Chris Skipper: Yeah, that's incredible. I only learned about a Raspberry Pis through this podcast and yeah, just the use of it to do that is, is a great use of a Raspberry Pi firstly, but then secondly, also just the application from your, in your personal life like that. Yeah, it's great. It's amazing. I think more people should try and do that sort of thing.

I wish I had more smart home devices. I don't have any, I don't think so.

Adam Jackson: Don't get it. Don't fall down the rabbit hole, Chris. This is never ending. My, my toothbrush can talk to it. It's, it's crazy, but it's testament to what the open source community does when you let them get excited about something, you see something like Home Assistant. And this is why I'm excited about Impact Framework as well, because I'm hoping we'll see the same passion. Being able, being able to talk to maybe not my toothbrush, but certainly things in the cloud, network infrastructure, and the devices that are really creating that carbon impact in our life. And see, let's see what the, what that open source community will come up with over the next few months.

Chris Skipper: Yeah, exciting stuff. We're going to keep, at least on the podcast, we're going to keep track of the work that's being done with the Impact Framework. So that's it for our episode regarding the decarbonized software at 2023 event. Just before we go, I've got two quick questions for you guys. I'm sure Adam, you could probably answer these. If people want to find out more about the rundown of what really happened at decarbonized software, where should they go?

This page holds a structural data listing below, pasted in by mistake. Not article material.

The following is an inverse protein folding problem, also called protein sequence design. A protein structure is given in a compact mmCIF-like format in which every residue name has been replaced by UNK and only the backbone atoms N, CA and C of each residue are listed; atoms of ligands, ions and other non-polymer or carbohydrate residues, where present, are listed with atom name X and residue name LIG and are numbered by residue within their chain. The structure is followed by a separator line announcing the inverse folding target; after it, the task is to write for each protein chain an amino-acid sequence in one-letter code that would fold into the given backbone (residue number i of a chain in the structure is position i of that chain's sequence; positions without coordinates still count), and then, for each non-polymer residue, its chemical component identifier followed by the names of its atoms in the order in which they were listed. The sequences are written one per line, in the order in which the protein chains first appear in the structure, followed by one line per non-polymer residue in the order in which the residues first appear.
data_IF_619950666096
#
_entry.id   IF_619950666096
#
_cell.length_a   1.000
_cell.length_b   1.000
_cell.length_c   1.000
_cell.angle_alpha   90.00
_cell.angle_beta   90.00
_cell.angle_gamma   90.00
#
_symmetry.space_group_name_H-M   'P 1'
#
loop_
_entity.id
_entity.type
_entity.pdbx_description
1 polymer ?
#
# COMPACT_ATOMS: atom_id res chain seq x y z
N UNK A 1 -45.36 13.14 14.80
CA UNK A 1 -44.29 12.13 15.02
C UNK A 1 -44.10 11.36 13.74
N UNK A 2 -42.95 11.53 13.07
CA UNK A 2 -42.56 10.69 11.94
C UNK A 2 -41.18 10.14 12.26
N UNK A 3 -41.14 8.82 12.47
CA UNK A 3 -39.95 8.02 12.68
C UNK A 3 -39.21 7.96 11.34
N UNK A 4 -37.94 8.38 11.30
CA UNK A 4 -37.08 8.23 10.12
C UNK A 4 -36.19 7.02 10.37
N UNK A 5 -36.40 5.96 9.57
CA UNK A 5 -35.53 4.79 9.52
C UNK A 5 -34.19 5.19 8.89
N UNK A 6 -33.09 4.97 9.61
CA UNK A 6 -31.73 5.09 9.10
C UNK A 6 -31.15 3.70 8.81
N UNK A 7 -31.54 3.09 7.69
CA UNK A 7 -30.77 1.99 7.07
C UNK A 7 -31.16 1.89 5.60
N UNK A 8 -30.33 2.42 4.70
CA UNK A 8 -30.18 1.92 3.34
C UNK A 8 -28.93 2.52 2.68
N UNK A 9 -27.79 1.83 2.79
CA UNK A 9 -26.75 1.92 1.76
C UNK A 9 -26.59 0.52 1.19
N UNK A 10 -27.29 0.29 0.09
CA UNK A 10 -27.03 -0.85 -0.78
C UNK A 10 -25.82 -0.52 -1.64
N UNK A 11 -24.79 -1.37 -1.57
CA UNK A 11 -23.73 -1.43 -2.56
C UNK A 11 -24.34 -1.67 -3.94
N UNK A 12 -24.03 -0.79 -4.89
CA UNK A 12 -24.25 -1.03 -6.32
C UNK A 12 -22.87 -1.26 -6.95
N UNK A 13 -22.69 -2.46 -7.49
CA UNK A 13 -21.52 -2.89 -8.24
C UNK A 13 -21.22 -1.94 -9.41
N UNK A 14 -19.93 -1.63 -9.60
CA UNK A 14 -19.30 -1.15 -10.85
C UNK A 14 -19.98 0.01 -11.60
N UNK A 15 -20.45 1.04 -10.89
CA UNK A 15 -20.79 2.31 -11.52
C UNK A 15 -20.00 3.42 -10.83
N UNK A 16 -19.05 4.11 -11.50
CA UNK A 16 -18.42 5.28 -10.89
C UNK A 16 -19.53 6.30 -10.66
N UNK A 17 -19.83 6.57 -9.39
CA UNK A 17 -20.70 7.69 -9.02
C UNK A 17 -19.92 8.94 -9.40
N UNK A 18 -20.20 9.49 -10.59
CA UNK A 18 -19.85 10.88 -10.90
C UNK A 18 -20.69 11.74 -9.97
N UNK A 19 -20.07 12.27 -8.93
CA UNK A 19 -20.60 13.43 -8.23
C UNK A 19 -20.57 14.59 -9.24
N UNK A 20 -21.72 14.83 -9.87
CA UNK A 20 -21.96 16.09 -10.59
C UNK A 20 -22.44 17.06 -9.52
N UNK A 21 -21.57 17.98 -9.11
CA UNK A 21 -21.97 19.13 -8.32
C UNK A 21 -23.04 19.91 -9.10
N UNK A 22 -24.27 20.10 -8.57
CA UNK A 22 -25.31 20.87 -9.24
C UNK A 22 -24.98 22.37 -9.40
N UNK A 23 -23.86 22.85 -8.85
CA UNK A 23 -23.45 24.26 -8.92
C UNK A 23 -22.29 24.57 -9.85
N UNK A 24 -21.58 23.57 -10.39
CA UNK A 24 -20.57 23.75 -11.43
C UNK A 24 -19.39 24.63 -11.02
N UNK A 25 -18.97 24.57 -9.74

Adam Jackson: Yep. That's a, an easy one. It is decarb.greensoftware.foundation. And we'll make sure we put that link in the show notes.

Chris Skipper: Yeah, absolutely. Link will be down in the show notes. And the next thing is what's the next big event for the GSF?

Sophie Trinder: So up next for the GSF, we've got a hackathon in February 2024. So definitely watch this space and watch our newsletter. That hackathon is all going to be centred on Impact Framework. We're really hoping to see not just carbon emissions being recorded, but also all negative environmental impacts like water, waste.

We've said before, the opportunities are endless with measurement.

Chris Skipper: Amazing. And yeah, looking forward to that and there'll be a pretty big announcement about that hopefully sometime soon. We've come to the end of our podcast episode and all that's left for me to say is thank you so much, Adam and Sophie. That was really great. I personally have learned so much. And, um, if you do want to watch, this is another thing about, um, Decarb 2023.

If you do want to watch it, please head over to our YouTube channel, where you can check out the talks that we mentioned in this podcast. So yet again, thanks for your contribution guys, and we really appreciate you coming on to Environment Variables.

Adam Jackson: Thanks, Chris. Yeah, it was great to come on and talk about the Decarb event and hopefully you'll have me on again very soon.

Sophie Trinder: Yes, thanks Chris. Thanks for having me.

Chris Skipper: Thanks very much, Sophie. Yes. Great. So that's all for this episode of Environment Variables. All the resources for this episode are in the show description below, and you can visit podcast.greensoftware.foundation to listen to more episodes of Environment Variables. See you all in the next episode. Bye for now.

Adam Jackson: Bye.

Sophie Trinder: Bye!

Asim Hussain: Hey everyone, thanks for listening. Just a reminder to follow Environment Variables on Apple Podcasts, Spotify, Google Podcasts, or wherever you get your podcasts. And please, do leave a rating and review if you like what we're doing. It helps other people discover the show, and of course, we want more listeners. To find out more about the Green Software Foundation, please visit greensoftware.foundation. Thanks again, and see you in the next episode.